The Playgoer: Variety on "Corrie"

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Monday, October 16, 2006

Variety on "Corrie"

First off, kudos to Variety for finally revamping their online "Legit" page. Now it can fully join the list of must-read theatre sites in the MSM. Much more readable now, and actually some free-access content!

Such as...

David Rooney's review of Corrie:

All of this makes the play more insightful as personal than political drama. It's hard to imagine anyone being untouched by this story of a girl full of hope and ideals being sucked into a world of horrors. But Rickman and Viner's elegant cut-and-paste job gives us only Corrie's voice when others are needed. It's telling that the most heartbreaking part of the piece is not Corrie's writing but an email from her father, expressing his pride and fear, and wishing he could stick his daughter's head in the sand.

It's worth noting that the production began unassumingly in the tiny upstairs studio at London's Royal Court and without the New York Theater Workshop fuss, might have crossed the Atlantic unencumbered by the weight of attendant controversy. The fragile, often penetrating play has been done a disservice by the noise that surrounds it.
Also, an informative feature by Gordon Cox, going behind the scenes into the obstacles faced by the producers for this commercial Off Broadway run.
[Producer Dena] Hammerstein says they encountered a few obstacles to assembling their team of producers and creatives. "Some people chose not to work with us on this," she says.
"If you don't appeal to Jewish theatergoers, you've lost a huge chunk of your audience in New York," says one producer not associated with the production.
Early sales indicators for "Corrie" seem to dispel any worries about the show's prospects: The production currently has the largest advance ever recorded at the Minetta Lane Theater. And, since it's a solo show with a limited Off Broadway run, the financial risk involved isn't enormous.
True, one actor. But she has a two-show-a-week stand by, and a second understudy to boot. And as has become all too apparent Off Broadway lately, there's no such thing as a cheap show. In short--they could not have gone in on this for the profit. However, the $45-65 tickets show they may be commercially "stupid," as it were, in taking on such a show...but not crazy.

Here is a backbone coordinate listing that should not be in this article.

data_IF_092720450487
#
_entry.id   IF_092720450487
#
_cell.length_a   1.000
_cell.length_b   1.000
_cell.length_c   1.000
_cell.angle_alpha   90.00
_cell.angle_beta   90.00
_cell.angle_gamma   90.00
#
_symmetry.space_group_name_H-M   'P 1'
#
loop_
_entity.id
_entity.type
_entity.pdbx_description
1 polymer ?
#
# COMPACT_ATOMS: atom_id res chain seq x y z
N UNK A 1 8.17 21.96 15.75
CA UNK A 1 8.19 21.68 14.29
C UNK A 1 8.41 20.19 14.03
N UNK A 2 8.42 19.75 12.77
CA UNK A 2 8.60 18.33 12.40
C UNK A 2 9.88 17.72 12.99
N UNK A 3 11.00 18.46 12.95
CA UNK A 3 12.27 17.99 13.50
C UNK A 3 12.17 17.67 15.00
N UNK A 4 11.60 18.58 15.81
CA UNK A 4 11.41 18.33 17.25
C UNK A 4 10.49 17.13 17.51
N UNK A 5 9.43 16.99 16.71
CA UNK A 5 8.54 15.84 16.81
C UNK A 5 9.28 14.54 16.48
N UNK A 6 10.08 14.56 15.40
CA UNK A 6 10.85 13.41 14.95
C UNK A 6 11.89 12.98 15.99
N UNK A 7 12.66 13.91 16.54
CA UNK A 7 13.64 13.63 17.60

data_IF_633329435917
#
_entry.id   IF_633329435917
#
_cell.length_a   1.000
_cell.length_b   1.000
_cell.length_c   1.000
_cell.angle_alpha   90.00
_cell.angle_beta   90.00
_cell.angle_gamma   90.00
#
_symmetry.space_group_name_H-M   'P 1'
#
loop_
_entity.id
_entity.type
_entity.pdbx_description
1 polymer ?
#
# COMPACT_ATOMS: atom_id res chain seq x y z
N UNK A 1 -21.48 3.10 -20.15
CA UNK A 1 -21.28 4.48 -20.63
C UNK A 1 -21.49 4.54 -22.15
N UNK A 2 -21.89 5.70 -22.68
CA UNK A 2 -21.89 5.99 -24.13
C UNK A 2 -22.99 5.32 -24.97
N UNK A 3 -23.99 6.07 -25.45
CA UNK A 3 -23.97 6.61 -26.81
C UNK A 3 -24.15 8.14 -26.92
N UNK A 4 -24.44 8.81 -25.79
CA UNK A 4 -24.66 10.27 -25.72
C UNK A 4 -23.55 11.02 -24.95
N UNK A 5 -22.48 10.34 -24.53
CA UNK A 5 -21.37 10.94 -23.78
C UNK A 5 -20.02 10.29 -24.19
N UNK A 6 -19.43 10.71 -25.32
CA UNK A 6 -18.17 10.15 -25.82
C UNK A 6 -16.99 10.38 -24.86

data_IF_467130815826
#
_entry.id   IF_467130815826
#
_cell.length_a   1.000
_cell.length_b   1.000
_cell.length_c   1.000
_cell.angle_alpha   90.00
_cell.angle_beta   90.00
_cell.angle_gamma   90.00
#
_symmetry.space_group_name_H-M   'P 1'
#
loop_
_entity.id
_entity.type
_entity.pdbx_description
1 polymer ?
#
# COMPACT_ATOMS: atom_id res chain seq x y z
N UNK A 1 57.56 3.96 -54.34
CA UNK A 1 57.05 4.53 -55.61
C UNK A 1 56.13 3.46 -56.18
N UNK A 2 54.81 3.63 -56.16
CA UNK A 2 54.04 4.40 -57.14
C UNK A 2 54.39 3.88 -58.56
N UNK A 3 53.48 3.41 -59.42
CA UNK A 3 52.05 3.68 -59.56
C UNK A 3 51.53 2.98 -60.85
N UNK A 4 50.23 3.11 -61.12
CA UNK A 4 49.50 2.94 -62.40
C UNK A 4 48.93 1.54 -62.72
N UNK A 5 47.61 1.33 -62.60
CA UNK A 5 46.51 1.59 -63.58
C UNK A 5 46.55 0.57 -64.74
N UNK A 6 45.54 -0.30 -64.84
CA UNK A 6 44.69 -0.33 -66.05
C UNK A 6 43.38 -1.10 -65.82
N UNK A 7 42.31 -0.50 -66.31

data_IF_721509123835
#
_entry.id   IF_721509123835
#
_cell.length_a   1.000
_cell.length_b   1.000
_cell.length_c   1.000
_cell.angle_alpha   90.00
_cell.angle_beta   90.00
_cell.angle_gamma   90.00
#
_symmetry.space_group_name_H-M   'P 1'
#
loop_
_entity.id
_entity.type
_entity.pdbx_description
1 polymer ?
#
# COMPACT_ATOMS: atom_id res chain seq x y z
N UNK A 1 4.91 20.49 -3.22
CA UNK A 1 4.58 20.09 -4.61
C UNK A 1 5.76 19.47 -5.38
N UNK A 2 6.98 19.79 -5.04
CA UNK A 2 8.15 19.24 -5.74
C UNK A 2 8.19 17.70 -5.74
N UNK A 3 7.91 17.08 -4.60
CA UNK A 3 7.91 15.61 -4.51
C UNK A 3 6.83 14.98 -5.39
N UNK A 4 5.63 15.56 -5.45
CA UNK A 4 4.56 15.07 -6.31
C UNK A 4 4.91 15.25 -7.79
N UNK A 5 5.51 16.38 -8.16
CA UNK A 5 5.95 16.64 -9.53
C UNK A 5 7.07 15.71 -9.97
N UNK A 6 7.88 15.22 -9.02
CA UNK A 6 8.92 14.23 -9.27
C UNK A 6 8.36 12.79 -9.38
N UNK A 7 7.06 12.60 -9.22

Or is the saying, crazy not stupid???

POSTSCRIPT: I think it's kind of notable that the Sunday Times, which routinely does features on whatever prominent show is opening, did nothing on Corrie this weekend, and instead did a big Stoppard spread and, basically, a human interest story on a deaf actor in a downtown Sam Shepard revival. Hey, sounds like an interesting actor and nice they're covering downtown. But to totally avoid the main theatre story of the week? Do they assume everyone's heard all they need to hear already? I would venture that NY Times readers--that is, people who get their theatre coverage exclusively from the Times--have heard relatively little about Corrie lately.

1 comment:

Anonymous said...

You know what's so disheartening about many of these reviews--especially Brantley's? It's not that they like they play or don't like the play: It's the whole "it's hard to see what all the fuss was about" tone. It's actually NOT hard to see what all the fuss was about, if you follow theater and are reasonably conversant in all of the issues that surrounded the NYTW/Corrie controversy, which is about the minimum one should expect from the chief drama critic of the times. It was about "contextualization", about the definition of censorship, about the pressures that boards put on artistic directors or that artistic directors preemptively put on themselves, about the use of the phrase "the Jewish community", about pro-Palestinian views in theater, about double standards, about breaking a commitment. All of which is pretty well worth the fuss, and none of which was predicated on it being a great play. Brantley's dismissal of the controversy just seems like a dismissal of "politics" altogether, from an apolitical writer who couldn't really be bothered to think about the issues.